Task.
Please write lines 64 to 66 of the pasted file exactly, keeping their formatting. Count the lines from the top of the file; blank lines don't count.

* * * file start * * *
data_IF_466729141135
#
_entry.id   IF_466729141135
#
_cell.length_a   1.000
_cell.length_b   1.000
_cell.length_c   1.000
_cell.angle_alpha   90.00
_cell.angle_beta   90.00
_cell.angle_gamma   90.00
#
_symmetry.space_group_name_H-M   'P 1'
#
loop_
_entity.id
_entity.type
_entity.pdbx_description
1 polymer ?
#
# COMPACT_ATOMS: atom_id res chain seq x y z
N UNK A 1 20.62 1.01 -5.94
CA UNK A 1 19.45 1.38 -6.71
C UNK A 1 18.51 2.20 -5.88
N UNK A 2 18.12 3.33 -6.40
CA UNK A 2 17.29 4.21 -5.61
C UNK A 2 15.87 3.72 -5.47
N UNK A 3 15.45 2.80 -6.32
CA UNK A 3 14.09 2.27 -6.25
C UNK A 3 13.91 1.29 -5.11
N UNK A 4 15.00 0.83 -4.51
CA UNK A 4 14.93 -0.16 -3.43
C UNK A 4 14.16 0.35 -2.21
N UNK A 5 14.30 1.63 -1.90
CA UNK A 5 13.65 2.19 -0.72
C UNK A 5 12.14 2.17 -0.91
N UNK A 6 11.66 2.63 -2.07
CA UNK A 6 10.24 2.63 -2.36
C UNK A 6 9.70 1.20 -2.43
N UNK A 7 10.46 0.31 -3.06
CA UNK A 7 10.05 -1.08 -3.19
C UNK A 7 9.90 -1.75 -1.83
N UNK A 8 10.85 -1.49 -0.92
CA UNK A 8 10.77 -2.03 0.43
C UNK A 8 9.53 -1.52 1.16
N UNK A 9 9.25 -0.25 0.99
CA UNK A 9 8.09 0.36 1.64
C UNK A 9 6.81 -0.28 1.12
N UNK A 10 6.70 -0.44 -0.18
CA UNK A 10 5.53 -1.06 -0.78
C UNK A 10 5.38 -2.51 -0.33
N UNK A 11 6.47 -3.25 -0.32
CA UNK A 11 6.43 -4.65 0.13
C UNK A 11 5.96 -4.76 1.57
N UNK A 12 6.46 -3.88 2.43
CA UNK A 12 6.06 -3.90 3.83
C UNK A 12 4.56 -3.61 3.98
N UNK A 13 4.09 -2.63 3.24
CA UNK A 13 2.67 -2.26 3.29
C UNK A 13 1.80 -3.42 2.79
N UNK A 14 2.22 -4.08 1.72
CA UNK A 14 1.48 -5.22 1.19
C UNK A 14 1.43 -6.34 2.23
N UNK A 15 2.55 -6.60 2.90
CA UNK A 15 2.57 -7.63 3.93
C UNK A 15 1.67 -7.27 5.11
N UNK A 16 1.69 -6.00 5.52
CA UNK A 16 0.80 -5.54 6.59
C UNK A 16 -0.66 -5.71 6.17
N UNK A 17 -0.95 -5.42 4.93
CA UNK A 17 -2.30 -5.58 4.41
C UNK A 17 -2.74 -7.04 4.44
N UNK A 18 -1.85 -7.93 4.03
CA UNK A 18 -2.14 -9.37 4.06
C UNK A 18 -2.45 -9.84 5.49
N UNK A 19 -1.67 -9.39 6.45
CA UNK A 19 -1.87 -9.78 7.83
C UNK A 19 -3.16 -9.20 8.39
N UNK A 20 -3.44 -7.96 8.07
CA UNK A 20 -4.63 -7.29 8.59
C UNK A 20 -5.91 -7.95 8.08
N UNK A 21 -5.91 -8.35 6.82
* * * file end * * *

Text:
CA UNK A 15 2.57 -7.63 3.93
C UNK A 15 1.67 -7.27 5.11
N UNK A 16 1.69 -6.00 5.52